follow tali on ...

the everyman memoirs

The official blog of author Tali Nay.
JUN
23

The Wall

I recently went through the experience of painting my first wall. Or, more accurately, I watched someone else paint the wall while I hovered in the background rather uselessly, offering to fetch any number of items—brushes, trays, rollers, snacks. I promise I did eventually do some of the painting myself, a task more satisfying than I would have thought, especially given how much prep work is required before you can even begin.

What amazed me about the wall was how much better it looked after we were done. And from just one measly coat of paint. The whole room was transformed, all the obnoxious nail holes and pencil lines gone, as if they’d never been there. Even though, technically, they were all still there. I don’t know, the whole thing just made me think about our own transformations, some of them superficial and really just band-aids to the problems we face (not necessarily good), and some of them completely genuine opportunities to begin again or try something new (almost certainly good).

The latter is the type of transformation I’m most interested in, the one I hope we’re all striving on some level to achieve. Some of these transformations are initiated by us, by our own actions, passions, and ambitions—or sometimes our desires to flee certain places or people who have ceased to be the assets to our lives that they once were. Other transformations are thrust upon us in ways we may not have chosen or wanted, and these offer their own opportunities to grow, adjust, and re-imagine what color, shade, or pattern might be the next path for us.

The comfort to me is in knowing that we’re still ourselves as we transform, all the layers and flaws and previous iterations still there, a perfect record of our past. It’s equally comforting that we can always revert back to these layers should timing or circumstances line up better for them in the future. So much about our lives is within our control—the things we choose to pursue, the ways we choose to spend our time, the people we align ourselves with. Even the jobs we have and cities we live in. The houses we buy. I fully acknowledge those things we cannot choose, and the heartbreak and frustration that often accompanies them. But in instances where transformation is within our grasp and feels warranted—or even essential—we can slap on a coat of something radiant and bright (or even just your basic swiss coffee white) and move forward, ever hopeful, ever determined, ever grateful.

JUL
17

The Traveling Salesman Problem

b2ap3_thumbnail_travelingsalesman_20140718-002930_1.jpg

As a person somewhat prone to annoying things like worrying, perfectionism, and overanalyzing (and also as a person who has seen If/Then), I’m fascinated by the traveling salesman problem, which has to do with determining the best way to make a series of deliveries or stops. I’m by no means a savant for college addresses, commencement or otherwise, but I came across one given last year that opens with this very dilemma, and the mathematician speaker pointed out just how quickly actually determining the “best” option becomes impossible.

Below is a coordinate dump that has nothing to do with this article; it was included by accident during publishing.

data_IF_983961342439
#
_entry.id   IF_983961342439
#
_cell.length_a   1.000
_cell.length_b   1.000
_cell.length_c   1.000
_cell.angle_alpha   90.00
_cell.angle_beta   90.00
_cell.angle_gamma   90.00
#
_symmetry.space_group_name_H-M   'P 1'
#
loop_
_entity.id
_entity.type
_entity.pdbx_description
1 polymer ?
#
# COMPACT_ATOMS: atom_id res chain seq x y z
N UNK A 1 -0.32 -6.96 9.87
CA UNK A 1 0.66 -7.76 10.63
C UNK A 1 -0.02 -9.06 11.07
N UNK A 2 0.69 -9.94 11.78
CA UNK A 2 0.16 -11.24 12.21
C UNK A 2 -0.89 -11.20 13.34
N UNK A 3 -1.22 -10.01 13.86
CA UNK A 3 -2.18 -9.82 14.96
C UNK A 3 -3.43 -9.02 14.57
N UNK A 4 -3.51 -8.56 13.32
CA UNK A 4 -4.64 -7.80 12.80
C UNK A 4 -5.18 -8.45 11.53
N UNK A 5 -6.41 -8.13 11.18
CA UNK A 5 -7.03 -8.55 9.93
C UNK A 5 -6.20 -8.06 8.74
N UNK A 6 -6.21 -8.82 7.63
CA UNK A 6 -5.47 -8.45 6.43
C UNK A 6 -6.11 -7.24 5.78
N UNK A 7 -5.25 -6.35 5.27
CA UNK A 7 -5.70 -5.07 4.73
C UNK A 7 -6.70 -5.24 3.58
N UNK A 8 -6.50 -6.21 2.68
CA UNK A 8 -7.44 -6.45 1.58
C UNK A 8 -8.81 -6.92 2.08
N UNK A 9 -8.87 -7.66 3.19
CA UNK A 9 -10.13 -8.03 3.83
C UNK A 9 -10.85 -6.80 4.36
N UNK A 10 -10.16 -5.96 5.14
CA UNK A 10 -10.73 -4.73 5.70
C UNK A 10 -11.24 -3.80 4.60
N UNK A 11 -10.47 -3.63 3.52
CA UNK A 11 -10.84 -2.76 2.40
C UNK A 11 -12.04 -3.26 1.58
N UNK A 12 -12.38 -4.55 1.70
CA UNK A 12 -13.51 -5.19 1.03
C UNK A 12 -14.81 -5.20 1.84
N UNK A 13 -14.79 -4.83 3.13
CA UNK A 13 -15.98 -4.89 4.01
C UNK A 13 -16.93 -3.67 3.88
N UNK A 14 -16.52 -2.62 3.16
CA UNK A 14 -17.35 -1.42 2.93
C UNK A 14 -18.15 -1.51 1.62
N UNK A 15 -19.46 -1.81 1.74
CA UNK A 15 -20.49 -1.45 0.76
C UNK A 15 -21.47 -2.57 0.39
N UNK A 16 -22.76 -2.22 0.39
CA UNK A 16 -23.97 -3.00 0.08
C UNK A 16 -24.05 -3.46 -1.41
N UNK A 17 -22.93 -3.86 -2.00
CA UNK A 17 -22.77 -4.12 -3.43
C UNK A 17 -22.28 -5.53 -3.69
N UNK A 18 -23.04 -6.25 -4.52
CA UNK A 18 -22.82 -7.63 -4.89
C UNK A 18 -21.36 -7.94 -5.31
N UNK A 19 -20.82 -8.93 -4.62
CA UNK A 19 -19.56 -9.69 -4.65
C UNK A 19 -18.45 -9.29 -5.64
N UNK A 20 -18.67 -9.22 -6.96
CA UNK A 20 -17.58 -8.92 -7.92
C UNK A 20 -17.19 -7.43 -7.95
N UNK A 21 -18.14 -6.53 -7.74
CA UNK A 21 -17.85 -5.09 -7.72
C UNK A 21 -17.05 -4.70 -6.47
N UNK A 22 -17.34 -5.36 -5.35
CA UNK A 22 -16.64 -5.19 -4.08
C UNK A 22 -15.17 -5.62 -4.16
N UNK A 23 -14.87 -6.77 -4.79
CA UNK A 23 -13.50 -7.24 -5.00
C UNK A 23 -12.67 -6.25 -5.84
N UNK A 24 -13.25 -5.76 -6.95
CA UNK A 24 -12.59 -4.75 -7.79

With 3 stops, a salesman has only 6 possible routes. Pretty easy to identify the best, shortest one. With 4 stops, we’re up to 24. With 5, we’re all the way up to 120. By the time you reach 10 stops, we’re almost unbelievably up to 3,628,800 possible routes, and with 20 stops, that jumps to 2,432,902,008,176,640,000, a number of options that even if you had a computer analyzing at a rate of 1 Billion routes per second, it would still take 72 years to check them all.

OK, so maybe there aren’t *that* many possible paths we can take in our lives, but I do think we get hung up too often on wanting to determine the “best” path. The best option. The scenario, the job, the city, the spouse, the ultimate combination of circumstances that would be better than all others. What this address did was remind me that it’s simply impossible to know if the decisions you are making, the life you are choosing, is the one that would make you happier than any other. You can do your homework, sure, and you can make some educated guesses based on what you know about yourself and the thing you are choosing. But after that, it’s nothing more than the proverbial leap, and if you spend too long trying to guarantee you are making the “best” decision, you’ll paralyze yourself into doing nothing. Ever. And you’ll regret your lack of action.

Think back to your bible study days on this one, but remember the parable of the talents? The speaker of this same college address tied in this story rather ingeniously by reminding the students that the servant who (literally) buried his talent was cast out. Banished. Sent to hell. Or whatever. The point is, even though he didn’t lose a single cent of that money, the bigger thing at play is that he didn’t even try to do anything with it, so afraid he was of losing it. See, it doesn’t really come down to whether or not we screw up, but life has more to do with us actually doing something, regardless of whether or not what we did was the best possible thing we could have done.

We’ll simply never know what the Best Possible Thing is, so that thing you’ve been wanting to do, that thing you’ve been looking into, that thing you feel like a crazy person for trying even though it’s all you can think about, I say do it.

It’s either that or wait 72 years for the computer to figure it out for you.

Your move.